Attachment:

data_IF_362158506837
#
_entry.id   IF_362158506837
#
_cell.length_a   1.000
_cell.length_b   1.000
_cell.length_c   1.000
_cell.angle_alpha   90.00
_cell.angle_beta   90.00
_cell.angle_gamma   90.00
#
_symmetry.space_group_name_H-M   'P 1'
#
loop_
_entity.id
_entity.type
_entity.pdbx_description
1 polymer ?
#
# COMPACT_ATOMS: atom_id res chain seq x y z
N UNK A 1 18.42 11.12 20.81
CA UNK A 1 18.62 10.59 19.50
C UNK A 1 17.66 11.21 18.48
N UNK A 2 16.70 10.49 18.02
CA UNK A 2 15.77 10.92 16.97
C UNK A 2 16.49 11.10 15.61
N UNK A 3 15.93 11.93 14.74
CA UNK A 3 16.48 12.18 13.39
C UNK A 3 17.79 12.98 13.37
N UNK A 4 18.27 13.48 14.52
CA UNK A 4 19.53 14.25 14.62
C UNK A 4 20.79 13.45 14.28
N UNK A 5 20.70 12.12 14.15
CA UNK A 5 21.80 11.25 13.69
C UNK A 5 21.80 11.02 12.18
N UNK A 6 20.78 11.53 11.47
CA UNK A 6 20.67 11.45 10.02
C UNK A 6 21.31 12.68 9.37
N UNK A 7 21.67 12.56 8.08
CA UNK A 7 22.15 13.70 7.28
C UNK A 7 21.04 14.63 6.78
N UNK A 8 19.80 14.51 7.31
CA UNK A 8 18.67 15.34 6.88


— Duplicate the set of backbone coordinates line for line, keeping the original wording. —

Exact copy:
data_IF_362158506837
#
_entry.id   IF_362158506837
#
_cell.length_a   1.000
_cell.length_b   1.000
_cell.length_c   1.000
_cell.angle_alpha   90.00
_cell.angle_beta   90.00
_cell.angle_gamma   90.00
#
_symmetry.space_group_name_H-M   'P 1'
#
loop_
_entity.id
_entity.type
_entity.pdbx_description
1 polymer ?
#
# COMPACT_ATOMS: atom_id res chain seq x y z
N UNK A 1 18.42 11.12 20.81
CA UNK A 1 18.62 10.59 19.50
C UNK A 1 17.66 11.21 18.48
N UNK A 2 16.70 10.49 18.02
CA UNK A 2 15.77 10.92 16.97
C UNK A 2 16.49 11.10 15.61
N UNK A 3 15.93 11.93 14.74
CA UNK A 3 16.48 12.18 13.39
C UNK A 3 17.79 12.98 13.37
N UNK A 4 18.27 13.48 14.52
CA UNK A 4 19.53 14.25 14.62
C UNK A 4 20.79 13.45 14.28
N UNK A 5 20.70 12.12 14.15
CA UNK A 5 21.80 11.25 13.69
C UNK A 5 21.80 11.02 12.18
N UNK A 6 20.78 11.53 11.47
CA UNK A 6 20.67 11.45 10.02
C UNK A 6 21.31 12.68 9.37
N UNK A 7 21.67 12.56 8.08
CA UNK A 7 22.15 13.70 7.28
C UNK A 7 21.04 14.63 6.78
N UNK A 8 19.80 14.51 7.31
CA UNK A 8 18.67 15.34 6.88